Chapter 1: Limits
Section 1.7: Intermediate Value Theorem
A simple closed path is walked in rugged terrain. Suppose the path is parametrized by s, with 0≤s≤1. and suppose further that the heights along the path are given by hs. Prove that there are two points along the path where ha+1/2=ha.
The astute reader will see that Examples 1.7.3 and 1.7.2 are essentially the same. In fact, the curve in Figure 1.7.2(a) serves as a representation of the height function hs in Figure 1.7.3(a). The starting and ending heights are taken as zero.
The curve in Figure 1.7.3(a) represents the heights hs,s∈0,1.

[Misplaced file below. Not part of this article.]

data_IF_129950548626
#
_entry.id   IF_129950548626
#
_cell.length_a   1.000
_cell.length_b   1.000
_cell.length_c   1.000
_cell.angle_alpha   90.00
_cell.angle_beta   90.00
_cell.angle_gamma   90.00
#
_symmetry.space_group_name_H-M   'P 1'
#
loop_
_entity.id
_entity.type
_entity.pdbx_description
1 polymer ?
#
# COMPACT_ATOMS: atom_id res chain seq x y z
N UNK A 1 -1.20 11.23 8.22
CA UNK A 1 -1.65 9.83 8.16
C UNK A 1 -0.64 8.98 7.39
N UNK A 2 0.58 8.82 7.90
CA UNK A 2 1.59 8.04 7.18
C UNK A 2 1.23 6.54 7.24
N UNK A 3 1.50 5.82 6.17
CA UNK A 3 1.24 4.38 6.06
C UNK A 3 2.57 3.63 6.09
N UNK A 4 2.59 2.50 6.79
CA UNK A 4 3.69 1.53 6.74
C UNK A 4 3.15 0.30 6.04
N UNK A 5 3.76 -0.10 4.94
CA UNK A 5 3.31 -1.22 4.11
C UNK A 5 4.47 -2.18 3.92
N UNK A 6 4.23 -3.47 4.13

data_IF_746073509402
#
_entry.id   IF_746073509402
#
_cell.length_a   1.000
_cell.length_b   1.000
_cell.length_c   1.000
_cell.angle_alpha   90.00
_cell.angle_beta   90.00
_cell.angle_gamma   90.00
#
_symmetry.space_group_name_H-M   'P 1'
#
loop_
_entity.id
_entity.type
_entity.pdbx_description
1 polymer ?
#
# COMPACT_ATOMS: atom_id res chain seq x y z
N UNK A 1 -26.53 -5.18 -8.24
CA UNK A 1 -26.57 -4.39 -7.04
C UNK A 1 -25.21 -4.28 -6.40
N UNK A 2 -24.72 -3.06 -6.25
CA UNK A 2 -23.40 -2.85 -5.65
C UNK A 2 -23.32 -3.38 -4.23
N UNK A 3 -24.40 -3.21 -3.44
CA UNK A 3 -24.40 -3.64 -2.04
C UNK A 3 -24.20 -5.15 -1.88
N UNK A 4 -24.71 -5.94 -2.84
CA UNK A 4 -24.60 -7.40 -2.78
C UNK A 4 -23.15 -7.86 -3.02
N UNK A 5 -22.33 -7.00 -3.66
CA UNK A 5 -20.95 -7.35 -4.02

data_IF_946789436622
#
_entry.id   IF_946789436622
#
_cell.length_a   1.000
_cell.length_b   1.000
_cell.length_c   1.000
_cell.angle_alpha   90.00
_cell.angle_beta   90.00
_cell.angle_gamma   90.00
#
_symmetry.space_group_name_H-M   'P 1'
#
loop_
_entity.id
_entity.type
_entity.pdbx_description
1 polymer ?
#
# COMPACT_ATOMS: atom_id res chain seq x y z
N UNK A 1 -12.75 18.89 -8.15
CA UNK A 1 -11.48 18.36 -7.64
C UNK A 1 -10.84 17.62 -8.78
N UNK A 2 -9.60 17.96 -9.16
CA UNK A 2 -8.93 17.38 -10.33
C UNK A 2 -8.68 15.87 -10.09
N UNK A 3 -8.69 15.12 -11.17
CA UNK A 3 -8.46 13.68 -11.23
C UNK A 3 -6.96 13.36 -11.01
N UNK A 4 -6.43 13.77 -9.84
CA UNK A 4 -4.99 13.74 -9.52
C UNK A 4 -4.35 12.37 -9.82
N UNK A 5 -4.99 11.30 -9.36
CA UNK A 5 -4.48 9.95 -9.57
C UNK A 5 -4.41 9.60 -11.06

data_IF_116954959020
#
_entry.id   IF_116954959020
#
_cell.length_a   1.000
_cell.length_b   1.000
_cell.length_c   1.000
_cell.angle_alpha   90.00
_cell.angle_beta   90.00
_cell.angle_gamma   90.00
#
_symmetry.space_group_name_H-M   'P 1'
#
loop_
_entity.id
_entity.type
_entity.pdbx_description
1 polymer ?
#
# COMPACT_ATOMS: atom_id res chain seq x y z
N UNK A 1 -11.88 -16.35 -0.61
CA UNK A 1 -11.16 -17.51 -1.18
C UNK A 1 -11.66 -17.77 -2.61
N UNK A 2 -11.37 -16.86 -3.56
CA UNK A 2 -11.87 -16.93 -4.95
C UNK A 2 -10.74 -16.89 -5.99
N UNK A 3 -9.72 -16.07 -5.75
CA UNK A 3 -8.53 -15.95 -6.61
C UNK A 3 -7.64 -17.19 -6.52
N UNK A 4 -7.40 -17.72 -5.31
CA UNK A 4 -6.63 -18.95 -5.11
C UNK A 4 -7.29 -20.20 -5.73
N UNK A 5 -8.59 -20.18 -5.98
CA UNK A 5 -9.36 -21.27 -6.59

The black line represents a span s=1/2. The endpoints sit at two equal heights.
The endpoints of the black line are solutions of the equation ha+1/2=ha , 0≤a≤1/2, or the alternative equation
Figure 1.7.3(a) Representative heights hs
If f0=0, then h1/2=h0, so the heights are equal for s=0 and s=1/2.
If f0≠0, then f1/2=h1−h1/2=h0−h1/2=−h1/2−h0=−f0
Assuming hs is continuous, so fa is continuous, and f0⋅f1/2<0, the Intermediate Value theorem can be applied to f and there is an a^≠0 for which fa^=0=ha^+1/2−ha^. Thus, the heights are the same at a^ and a^+1/2.
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